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YouTube TV vs. Hulu + Live TV: Which One Is Best for Your Household?

Whether you're cutting the cable cord for the first time or you're an experienced streamer, comparing live TV streaming services can be complicated and confusing. YouTube TV and Hulu + Live TV arguably are the top two cable-replacement streaming services, and both have pros and cons depending on your family's needs. We've broken down the differences between the two services so you can make a more informed decision and avoid wasting money.


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Price: YouTube TV — $65 per month

For your monthly $65 fee, you get at least 85 channels of live broadcasting. Your account can have up to six profiles on it, so each member of your household — or anyone you want to share your login information with — can have their own preferences and history. You'll be able to have up to three simultaneous streams of your account going at the same time, whether it's on a TV or mobile device. You can try the service for free with a two-week trial.


Price: Hulu + Live TV — $70 per month

For $70 each month, you get at least 90 channels of live broadcasting. That includes Disney+ and ESPN+, which might tip the scales in favor of Hulu for parents and sports fanatics. Like YouTube TV, your account can have up to six profiles, but you'll only be able to have two simultaneous streams going at the same time. If you have a lot of teens that'll want to stream at the same time, it'll cost $10 more per month for unlimited simultaneous streams. There is no free trial available for Hulu + Live TV.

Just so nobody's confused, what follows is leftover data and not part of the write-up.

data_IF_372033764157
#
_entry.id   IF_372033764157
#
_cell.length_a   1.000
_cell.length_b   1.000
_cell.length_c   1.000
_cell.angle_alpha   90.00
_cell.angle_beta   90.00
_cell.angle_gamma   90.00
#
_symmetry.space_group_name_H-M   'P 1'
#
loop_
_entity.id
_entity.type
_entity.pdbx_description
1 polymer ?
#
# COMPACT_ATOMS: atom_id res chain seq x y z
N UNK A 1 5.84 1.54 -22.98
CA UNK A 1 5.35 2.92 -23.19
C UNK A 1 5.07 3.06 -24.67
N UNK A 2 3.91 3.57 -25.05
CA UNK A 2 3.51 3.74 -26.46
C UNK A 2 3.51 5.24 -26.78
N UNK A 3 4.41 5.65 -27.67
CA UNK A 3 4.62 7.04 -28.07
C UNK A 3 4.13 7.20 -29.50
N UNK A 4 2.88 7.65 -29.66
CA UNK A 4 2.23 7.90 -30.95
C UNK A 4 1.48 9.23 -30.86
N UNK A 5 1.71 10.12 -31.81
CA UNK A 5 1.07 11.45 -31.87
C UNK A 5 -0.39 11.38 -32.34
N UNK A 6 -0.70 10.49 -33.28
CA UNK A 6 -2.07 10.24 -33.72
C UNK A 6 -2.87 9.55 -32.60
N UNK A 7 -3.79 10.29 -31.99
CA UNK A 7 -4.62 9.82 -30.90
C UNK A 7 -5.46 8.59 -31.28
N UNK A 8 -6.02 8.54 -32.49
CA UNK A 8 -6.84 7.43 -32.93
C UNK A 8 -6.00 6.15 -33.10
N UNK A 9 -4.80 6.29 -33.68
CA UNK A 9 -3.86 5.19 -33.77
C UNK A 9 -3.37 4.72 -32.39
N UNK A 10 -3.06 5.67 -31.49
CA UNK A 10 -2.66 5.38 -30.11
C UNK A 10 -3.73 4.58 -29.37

Related: 17 Beloved Classic TV Shows You Can Still Watch


Channel Lineup: YouTube TV

YouTube TVPhoto credit: YouTube TV

YouTube TV has the most top 100 channels in its lineup — 78 — than any other live streaming TV service. That includes the four big networks (ABC, NBC, CBS, and Fox) and local PBS stations. Some channels that YouTube TV has that Hulu + Live TV doesn't:

  • AMC

  • BBC America

  • Hallmark

  • MLB Network

  • NBA TV

  • Sundance TV

Notable omissions from the YouTube TV lineup include Vice, Lifetime, History, Cooking Channel, A&E, and Bloomberg TV. For an extra monthly fee, you can add on a sports package with NFL Red Zone, or premium channels like HBO, Showtime, and EPIX.


Channel Lineup: Hulu + Live TV

Hulu + Live TV has fewer top 100 channels than YouTube TV, but it's still a robust lineup with 73 of them. It includes the four networks, but does not include local PBS stations (for that you'll have to use a good old antenna). Some channels that Hulu + Live TV has that YouTube TV doesn't:

  • A&E

  • Bloomberg TV

  • Boomerang

  • FYI

  • History

  • Lifetime

  • Vice

Notable omissions from the Hulu + Live TV lineup include AMC, BBC America, IFC, MLB Network, NBA TV, and WE tv. For additional fees, you can add on channels like HBO Max, Showtime, Cinemax, and an entertainment package that includes 16 channels like the Cooking Channel, Science, and MTV2. And let's not forget that the subscription comes with Disney+ and ESPN+, big draws in their own right.


DVR: YouTube TV

Since these services stream live TV just like cable would, you need a DVR system to record things if you want to watch them later. YouTube TV's cloud DVR — that just means the videos are stored remotely and not on a physical drive in your house — is considered one of the best because it's got an unlimited amount of storage. This means you can record whatever you want without worrying about whether there will be enough space, though keep in mind that recordings are auto-erased after nine months. It also has almost all the capabilities of a hardwired DVR, so if you're used to recording shows from cable, this might be the best option for you.


DVR: Hulu + Live TV

Hulu + Live TV's cloud DVR only lets you record up to 50 hours of programming. That may sound sufficient, but the real kicker is that it doesn't let you fast forward or rewind through commercials like you can with a cable DVR. In order to do that, you'll have to pay $10 per month for "enhanced" DVR capabilities. That upgrade will also get you at least 200 hours of recording space, but it's a deal breaker for a lot of people who record most of what they watch.